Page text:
Sunday, October 28, 2012

#56: "Fear of Giants" by Philip Belcher

~This poem was originally published in Shenandoah (2009)

Fear of Giants
After Diane Arbus’s photograph, “A Jewish Giant at Home
with His Parents in the Bronx, N.Y. 1970”

Rabbi Mueller stopped calling him Samson
when my son at ten looked down on me.
By twelve, he’d torn the tightening collar

of school, and I saw his future frown.
Last week, Bart’s Deli named him worker
of the month.  He stocks the highest shelves.

Now we wait, our evening service, as he steps
in from the job, conquers the door with his cane,
his limp.  My wife’s hands nest on the ledge

of her hips, her mouth’s delighted “o” telling
him, telling me, of her triumph, that this Titan
began in her.  I look straight at his waist,

hands moling my pockets for dark.  Myths
have come and gone since I brushed his hair
while he stood.  Tonight, I sit by his brow,

surveying the baffling terrain of his face,
and muster a waning affection.


Monday, October 22, 2012

#55: "The Nest" by Mark Farrington

~This story previously appeared in Phoebe: The George Mason Review (1987).

Eleanor, weeding the strip of flower garden along the front of the house, almost picked up a snake. From the window Al watched his wife jump to her feet and stumble backwards. She yanked off one of her work gloves and threw it to the ground. He started outside but stopped when he saw her running toward the kitchen door.
She closed the door behind her, pressing her body against it. Her shoulders rose and fell. “Eleanor?” Al said. “What is it? El?”
She eased away, keeping her back to her husband, and peeled off the other work glove and laid it on the counter. Turning, she rubbed her hands up and down her arms, squeezing the fabric of her navy blue windbreaker, and told him. All the while, she fought to recapture her breath.       
“What kind of snake?”
“I don’t know. A snake. It was in the garden. It was--” She shivered. When Al approached her she passed him, so they ended up exchanging places. “I thought it was a stick. I almost picked it up.”
“Is it out there now?”
“It went underneath the steps.”
“The front steps?”

Monday, October 15, 2012

#54: Two Poems by Lisa Hammond

~This poem previously appeared in CALYX, A Journal of Art and Literature by Women (2011)

The Goddess Cleans Out Her Purse

Sometimes that bag just got too heavy, full
of papyrus scraps a thousand years old at least,
a dried-out chapstick, stiff old rabbit skin
from before tampons, buried deep just in case.

First she decided to throw out the sun—
she had enough fire to last, handful of stars
dusting the leather bottom dense as sand. 
She never really used the spear and shield.

Her cornucopia spilled fruit constantly,
but she’d need it later, she thought, digging it
out from underneath the moon and her phone.
Though she thought of starting over, emptying
everything, she finally just lightened her load,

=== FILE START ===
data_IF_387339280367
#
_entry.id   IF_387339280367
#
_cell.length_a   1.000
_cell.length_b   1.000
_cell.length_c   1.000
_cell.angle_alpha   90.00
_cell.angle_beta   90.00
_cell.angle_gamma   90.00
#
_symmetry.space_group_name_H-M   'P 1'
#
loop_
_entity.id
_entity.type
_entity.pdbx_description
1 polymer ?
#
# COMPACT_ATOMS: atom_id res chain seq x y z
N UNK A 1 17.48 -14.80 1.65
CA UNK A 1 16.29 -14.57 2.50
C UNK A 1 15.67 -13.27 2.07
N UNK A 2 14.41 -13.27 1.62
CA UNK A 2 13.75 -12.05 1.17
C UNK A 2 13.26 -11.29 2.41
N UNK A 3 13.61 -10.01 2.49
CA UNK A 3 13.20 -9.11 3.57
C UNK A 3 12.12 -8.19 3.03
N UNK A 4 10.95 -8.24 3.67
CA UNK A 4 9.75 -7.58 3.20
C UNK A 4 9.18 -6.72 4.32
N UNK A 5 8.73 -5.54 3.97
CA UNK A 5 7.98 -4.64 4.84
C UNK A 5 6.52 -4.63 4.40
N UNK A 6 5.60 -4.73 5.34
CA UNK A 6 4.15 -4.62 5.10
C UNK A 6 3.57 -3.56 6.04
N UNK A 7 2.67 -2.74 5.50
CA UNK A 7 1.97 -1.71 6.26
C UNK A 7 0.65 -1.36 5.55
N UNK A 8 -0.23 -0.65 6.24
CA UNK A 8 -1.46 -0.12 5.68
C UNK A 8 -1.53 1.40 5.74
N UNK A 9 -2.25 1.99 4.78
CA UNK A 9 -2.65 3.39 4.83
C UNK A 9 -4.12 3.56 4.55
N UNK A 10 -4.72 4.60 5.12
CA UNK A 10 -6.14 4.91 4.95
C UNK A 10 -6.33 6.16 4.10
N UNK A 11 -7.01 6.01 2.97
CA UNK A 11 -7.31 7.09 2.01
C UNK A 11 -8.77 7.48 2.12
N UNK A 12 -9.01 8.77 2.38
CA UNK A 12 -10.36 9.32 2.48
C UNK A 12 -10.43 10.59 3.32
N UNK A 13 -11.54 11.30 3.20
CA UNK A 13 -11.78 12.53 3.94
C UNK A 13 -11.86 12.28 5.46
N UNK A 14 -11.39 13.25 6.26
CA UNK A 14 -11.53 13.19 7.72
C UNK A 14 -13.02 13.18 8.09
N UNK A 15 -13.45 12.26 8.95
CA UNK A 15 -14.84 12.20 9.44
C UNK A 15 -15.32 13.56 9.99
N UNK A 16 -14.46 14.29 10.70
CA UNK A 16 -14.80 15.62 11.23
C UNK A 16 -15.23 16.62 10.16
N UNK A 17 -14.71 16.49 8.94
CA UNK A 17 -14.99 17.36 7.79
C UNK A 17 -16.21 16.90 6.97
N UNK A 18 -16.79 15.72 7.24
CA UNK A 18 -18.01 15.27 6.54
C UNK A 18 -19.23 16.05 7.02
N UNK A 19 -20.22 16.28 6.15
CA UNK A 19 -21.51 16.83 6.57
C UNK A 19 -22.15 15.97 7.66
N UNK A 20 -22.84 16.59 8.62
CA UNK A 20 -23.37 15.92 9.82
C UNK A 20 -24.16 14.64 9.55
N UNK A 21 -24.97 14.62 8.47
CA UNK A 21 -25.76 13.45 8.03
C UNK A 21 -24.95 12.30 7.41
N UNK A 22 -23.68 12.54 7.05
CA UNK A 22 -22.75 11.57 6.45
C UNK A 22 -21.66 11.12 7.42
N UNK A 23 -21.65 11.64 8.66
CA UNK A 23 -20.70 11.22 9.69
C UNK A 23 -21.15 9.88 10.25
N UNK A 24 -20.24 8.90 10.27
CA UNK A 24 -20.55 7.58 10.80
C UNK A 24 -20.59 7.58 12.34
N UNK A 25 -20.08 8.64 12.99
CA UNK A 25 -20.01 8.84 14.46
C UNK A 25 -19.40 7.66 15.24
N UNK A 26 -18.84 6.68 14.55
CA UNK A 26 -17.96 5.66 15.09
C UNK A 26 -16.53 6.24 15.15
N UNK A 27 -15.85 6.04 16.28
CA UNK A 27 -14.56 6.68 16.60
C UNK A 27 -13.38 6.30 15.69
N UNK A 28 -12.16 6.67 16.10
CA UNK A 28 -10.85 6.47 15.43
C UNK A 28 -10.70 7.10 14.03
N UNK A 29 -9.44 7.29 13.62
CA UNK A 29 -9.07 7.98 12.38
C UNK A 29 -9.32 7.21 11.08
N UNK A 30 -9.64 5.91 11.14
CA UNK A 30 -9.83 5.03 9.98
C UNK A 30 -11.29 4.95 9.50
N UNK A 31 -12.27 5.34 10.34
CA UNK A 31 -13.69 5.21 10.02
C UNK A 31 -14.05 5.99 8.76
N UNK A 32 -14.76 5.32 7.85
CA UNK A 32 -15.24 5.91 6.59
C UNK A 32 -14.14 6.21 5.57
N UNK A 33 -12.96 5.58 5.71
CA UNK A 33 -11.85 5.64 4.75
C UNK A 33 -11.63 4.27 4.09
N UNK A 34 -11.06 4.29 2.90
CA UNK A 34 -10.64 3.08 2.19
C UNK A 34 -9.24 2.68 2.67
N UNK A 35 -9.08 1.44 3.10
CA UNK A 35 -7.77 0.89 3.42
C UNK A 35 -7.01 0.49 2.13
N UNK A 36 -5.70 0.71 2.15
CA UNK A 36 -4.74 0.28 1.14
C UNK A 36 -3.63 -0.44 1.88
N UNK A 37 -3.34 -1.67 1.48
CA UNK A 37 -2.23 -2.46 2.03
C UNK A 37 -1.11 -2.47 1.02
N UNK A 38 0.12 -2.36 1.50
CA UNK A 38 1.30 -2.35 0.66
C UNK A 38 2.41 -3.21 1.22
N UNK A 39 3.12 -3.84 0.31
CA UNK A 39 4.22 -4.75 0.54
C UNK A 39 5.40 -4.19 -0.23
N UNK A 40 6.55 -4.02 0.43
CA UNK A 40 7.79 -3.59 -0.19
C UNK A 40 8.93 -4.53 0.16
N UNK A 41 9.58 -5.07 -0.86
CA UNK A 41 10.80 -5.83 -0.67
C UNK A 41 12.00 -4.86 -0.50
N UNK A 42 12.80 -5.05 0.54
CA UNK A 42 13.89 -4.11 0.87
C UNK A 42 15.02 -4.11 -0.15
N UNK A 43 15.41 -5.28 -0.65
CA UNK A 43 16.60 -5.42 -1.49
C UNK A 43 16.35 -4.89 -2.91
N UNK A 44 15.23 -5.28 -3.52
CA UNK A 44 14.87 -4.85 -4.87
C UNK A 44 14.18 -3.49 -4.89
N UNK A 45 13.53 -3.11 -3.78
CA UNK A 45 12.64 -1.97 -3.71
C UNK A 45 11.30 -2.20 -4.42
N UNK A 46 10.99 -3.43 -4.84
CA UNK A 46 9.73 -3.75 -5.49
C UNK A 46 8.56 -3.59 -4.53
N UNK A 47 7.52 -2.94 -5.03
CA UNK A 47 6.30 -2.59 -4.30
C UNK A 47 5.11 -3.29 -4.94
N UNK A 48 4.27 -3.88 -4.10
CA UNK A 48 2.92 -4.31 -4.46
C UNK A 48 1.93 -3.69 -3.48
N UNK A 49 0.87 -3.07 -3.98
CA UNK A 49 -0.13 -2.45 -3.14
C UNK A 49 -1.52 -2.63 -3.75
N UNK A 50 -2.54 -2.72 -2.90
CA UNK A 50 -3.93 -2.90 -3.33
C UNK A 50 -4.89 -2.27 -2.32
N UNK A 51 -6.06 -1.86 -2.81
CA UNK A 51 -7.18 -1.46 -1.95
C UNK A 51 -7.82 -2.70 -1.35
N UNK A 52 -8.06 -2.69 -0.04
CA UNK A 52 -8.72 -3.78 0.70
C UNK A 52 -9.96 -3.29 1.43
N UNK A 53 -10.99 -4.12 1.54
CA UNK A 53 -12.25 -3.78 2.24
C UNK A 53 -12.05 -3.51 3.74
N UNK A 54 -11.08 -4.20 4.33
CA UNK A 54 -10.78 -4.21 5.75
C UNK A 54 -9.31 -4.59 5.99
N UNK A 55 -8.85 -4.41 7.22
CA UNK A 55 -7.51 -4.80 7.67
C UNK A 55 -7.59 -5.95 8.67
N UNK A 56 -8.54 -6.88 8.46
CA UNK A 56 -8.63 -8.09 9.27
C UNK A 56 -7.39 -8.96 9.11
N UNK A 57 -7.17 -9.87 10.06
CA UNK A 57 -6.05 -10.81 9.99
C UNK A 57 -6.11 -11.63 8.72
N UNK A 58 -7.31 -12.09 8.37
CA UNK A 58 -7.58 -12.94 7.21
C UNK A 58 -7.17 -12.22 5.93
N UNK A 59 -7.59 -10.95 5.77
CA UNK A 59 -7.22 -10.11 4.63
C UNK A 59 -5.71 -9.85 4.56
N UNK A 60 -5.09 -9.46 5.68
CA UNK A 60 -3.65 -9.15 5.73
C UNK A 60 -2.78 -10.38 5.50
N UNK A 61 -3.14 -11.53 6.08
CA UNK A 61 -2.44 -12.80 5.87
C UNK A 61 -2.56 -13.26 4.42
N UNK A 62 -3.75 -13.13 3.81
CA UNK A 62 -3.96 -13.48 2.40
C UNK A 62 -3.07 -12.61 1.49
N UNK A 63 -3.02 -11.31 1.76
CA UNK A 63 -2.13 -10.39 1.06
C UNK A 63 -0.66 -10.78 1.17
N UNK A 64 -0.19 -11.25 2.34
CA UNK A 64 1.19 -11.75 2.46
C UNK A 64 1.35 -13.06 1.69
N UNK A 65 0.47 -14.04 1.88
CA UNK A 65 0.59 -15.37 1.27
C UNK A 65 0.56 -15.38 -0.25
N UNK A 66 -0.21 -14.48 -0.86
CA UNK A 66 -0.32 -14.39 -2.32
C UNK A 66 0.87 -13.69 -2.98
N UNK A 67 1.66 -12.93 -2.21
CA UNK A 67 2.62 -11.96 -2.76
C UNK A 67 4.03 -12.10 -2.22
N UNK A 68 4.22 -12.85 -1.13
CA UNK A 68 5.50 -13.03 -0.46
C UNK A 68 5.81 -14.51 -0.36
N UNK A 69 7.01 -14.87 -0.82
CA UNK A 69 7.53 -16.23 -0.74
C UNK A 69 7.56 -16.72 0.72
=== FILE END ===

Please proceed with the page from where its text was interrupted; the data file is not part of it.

ocean still pouring from that small torn seam.


Tuesday, October 9, 2012

#53: "Nora" by Tamra Wilson

~This piece was previously published  in North Carolina Literary Review (2001)

            When Nora had all she could take of life, she doused her hair in kerosene and ran down the road swaying and hollering like a branded calf before she finally crumpled to meet her Maker face down.
Hal and Billy were there and they couldn’t forget the sight of their big sister turned into a heap of smoked meat, and it bothered them for weeks and months afterward. They’d wake up nights in bawling fits about a booger, and it about drove Mama distracted trying to quieten them down. (Of course, I was only a baby then, so I couldn’t have no such recollection of my own. I’m just relaying what folks said.) Mama thought maybe all this happened according to the Good Lord’s plan being as how Nora had been an odd sock, but it didn’t matter then; Nora was as dead this way as any other.
The first thing they did was cover Nora up. Then they laid her out in a hand-planed casket that was already made up for Grandfather Tompkins. He hadn’t died yet, so she got dibs on his coffin. They said she was awful small for that man-sized box, but she was in it for Eternity whether she fit or not, along with the rest of her kin in the Providence Cemetery.
The folks weren’t about to ship her back to England, though some said they might should. Nora was a married lady at the time and her husband was an Englishman she’d met in the Great War. He’d been shot up in the Somme, and was one of the lucky ones that didn’t get gassed, trench footed or killt by the Germans, but he did get the shell shock. (That’s something that makes a fellow with otherwise good sense shake like a fresh butchered hog.) To actually see Nora’s husband, you’d never know he’d been messed up like that, but folks said he was. And they said it made him swimmy-headed, like when he was out back talking to soldiers and nobody was there.
The truth is, Nora first ran across Mason Thacker talking out of his head in a hospital tent. Being a nurse, she tried to quieten him down as best she could among all that hollering and damp misery. By then she’d seen plenty of men shot up, though I can’t see how any sane person could get used to something as awful as that. Mama said she didn’t know what Nora saw in being there, what when she could have been home in a clean bed and have decent things to think about besides strange men’s messes. Why that alone would be enough to drive anybody distracted!